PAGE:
Prior passive ventilation systems normally produce a smaller volume of air flow than the forced air systems. The reduced air flow in some ovens has resulted in inadequate cooling characteristics and unsatisfactory dilution of oven liner gases before discharge. A need has thus arisen for a passive ventilation system having improved cooling characteristics which provides a mechanism for adequately diluting and cooling oven liner gases.
Smoke eliminating panels have also been previously used in conjunction with broiler heating elements in order to reduce the amount of smoke vented from an oven. However, such smoke eliminating panels and their associated heating elements have not only not provided desirable uniform radiant heat distribution inside an oven, but have not been integrated in the design of an oven venting system in order to provide improved cooling and ventilation.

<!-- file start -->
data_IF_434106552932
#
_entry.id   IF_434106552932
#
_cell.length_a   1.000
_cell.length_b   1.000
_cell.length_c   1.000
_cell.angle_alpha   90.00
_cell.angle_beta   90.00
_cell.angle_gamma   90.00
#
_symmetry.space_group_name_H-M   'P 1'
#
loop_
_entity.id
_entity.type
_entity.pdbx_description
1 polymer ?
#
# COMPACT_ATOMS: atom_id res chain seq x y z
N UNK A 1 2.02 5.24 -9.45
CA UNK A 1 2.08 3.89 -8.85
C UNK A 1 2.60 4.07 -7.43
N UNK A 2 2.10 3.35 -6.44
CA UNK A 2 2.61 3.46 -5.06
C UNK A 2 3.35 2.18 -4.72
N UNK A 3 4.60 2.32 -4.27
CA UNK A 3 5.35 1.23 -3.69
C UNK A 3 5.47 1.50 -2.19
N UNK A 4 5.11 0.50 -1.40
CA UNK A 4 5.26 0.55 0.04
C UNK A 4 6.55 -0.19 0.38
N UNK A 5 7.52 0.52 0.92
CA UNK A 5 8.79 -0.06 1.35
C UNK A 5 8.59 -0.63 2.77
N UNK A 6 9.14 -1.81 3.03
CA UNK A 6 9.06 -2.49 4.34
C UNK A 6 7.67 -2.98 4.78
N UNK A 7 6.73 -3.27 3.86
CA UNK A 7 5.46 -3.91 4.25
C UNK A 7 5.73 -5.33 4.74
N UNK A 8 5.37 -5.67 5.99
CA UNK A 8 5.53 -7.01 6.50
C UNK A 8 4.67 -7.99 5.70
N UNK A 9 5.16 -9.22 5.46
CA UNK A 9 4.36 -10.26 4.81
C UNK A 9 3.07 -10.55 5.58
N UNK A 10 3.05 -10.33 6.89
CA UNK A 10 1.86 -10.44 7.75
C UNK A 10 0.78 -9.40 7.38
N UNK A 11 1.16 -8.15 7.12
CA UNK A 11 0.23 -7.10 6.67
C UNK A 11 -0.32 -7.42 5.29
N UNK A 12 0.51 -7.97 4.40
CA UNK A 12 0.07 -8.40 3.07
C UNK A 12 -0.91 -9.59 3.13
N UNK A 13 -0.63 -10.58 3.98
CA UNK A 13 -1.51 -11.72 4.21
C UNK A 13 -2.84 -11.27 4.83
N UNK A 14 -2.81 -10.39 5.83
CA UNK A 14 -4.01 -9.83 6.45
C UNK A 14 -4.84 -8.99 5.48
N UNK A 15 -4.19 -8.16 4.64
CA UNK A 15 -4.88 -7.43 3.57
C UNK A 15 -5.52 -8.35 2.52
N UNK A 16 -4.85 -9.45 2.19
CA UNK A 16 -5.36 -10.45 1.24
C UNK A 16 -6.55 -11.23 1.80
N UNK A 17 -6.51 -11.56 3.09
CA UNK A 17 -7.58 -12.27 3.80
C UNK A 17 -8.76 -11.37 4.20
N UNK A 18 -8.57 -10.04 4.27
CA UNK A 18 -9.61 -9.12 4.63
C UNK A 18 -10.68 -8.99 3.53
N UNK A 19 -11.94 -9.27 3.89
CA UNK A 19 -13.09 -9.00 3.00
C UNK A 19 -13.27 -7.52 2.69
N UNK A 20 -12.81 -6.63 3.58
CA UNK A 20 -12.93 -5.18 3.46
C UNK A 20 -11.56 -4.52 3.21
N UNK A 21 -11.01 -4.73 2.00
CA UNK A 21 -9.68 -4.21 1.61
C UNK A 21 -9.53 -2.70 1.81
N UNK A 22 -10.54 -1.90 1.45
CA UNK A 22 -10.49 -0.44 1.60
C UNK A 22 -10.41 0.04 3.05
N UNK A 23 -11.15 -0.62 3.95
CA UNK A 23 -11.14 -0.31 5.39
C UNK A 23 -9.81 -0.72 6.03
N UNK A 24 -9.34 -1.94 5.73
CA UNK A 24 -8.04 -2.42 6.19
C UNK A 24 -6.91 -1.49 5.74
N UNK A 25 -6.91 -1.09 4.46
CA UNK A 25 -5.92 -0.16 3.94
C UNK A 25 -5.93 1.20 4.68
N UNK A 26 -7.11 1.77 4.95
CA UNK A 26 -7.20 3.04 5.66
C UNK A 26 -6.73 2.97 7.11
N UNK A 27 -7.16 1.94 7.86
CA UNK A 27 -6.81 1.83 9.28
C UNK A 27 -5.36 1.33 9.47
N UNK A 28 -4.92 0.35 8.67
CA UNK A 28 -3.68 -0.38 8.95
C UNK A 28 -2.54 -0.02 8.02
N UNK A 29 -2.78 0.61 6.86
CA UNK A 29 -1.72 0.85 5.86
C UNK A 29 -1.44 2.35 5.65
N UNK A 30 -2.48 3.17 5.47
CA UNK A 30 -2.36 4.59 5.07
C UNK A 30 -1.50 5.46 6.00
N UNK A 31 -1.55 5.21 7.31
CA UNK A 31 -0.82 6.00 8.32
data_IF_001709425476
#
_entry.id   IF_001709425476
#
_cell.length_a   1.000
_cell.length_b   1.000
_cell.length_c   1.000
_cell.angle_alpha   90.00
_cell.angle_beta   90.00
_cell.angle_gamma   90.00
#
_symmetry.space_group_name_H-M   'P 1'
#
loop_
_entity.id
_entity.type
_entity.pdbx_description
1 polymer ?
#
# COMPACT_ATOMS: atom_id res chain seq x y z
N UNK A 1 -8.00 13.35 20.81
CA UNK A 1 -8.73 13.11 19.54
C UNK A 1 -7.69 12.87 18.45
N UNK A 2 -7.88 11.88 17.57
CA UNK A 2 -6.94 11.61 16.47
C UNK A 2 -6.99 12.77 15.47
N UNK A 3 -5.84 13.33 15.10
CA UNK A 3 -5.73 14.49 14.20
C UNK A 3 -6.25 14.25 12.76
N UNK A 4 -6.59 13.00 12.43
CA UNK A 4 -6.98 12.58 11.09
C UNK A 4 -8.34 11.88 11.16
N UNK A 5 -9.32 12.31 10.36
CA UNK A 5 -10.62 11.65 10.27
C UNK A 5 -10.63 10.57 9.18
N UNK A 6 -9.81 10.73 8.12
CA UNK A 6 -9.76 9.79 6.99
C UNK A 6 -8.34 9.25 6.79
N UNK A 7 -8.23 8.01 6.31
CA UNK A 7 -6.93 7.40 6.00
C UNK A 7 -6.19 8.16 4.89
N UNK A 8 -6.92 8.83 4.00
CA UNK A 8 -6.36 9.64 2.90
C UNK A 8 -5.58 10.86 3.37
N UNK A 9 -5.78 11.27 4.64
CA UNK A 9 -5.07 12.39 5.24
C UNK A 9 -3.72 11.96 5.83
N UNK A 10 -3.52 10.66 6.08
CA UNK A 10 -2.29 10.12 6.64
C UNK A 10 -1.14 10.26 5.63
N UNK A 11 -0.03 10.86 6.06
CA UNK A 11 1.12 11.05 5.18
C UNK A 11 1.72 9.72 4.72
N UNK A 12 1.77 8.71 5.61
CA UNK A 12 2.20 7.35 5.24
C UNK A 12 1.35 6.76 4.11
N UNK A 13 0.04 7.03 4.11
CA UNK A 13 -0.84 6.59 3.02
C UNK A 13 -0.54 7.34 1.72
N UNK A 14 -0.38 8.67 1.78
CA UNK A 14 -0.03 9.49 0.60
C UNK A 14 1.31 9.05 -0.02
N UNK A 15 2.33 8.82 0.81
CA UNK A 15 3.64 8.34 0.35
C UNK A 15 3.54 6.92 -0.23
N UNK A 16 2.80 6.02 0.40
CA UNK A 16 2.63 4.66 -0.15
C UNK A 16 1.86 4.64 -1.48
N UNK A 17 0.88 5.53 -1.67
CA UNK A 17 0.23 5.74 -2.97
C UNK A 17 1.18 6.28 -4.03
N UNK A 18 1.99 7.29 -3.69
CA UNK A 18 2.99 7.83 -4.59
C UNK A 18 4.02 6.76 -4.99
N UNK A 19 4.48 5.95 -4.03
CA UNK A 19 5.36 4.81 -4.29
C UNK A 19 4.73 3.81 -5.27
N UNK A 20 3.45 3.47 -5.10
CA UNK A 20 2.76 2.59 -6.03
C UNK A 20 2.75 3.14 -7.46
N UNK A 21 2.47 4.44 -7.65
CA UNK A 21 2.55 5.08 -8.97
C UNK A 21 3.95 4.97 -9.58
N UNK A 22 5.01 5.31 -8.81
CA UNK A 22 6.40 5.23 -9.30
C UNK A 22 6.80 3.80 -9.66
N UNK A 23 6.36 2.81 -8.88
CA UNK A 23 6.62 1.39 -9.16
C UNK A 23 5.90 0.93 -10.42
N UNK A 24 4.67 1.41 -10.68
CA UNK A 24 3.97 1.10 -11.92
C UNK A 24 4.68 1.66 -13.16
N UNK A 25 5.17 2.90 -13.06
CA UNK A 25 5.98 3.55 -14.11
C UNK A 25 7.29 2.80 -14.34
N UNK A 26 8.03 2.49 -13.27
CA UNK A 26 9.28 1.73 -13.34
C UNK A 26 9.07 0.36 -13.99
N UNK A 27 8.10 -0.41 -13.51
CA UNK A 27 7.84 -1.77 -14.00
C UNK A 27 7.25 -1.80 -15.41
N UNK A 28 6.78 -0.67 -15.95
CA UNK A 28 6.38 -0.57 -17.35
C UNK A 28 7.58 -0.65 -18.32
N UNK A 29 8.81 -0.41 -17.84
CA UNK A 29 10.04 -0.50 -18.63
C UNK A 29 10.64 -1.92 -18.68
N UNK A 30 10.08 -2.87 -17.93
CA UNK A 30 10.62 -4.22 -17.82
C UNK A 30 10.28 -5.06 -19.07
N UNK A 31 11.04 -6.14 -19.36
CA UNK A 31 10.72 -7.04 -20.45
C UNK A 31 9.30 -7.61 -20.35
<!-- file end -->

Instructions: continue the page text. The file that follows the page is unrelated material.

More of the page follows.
In accordance with an aspect of the present invention, air is drawn from the vicinity of the lower front and rear of the oven and is directed through intake ducts along the rear wall of the oven to a cavity between the top walls of the oven liner and housing. Inside the oven liner an electrical heating element is located near apertures in a smoke eliminator panel which is mounted below the interior top surface of the oven liner. Gases pass from the oven liner through the aforementioned apertures in the smoke eliminator panel. When these gases pass the heating element, the gases are oxidized and decomposed. The liner gases are then directed through a vent tube into a discharge duct. As the gases are transmitted through the vent tube, they ar further oxidized and decomposed by a three layer catalytic screen disposed therein. Air from the cavity between the top walls of the oven liner and housing is also introduced into the discharge duct by means of a diluter tube which encompasses the vent tube. The air inside the diluter tube is heated by the vent tube and rises into the discharge duct. Thereby drawing more air into the diluter tube through apertures encircling the lower portion thereof. The air and gases flowing into the discharge duct force the gases horizontally through the duct and out vents located on the front face of the oven.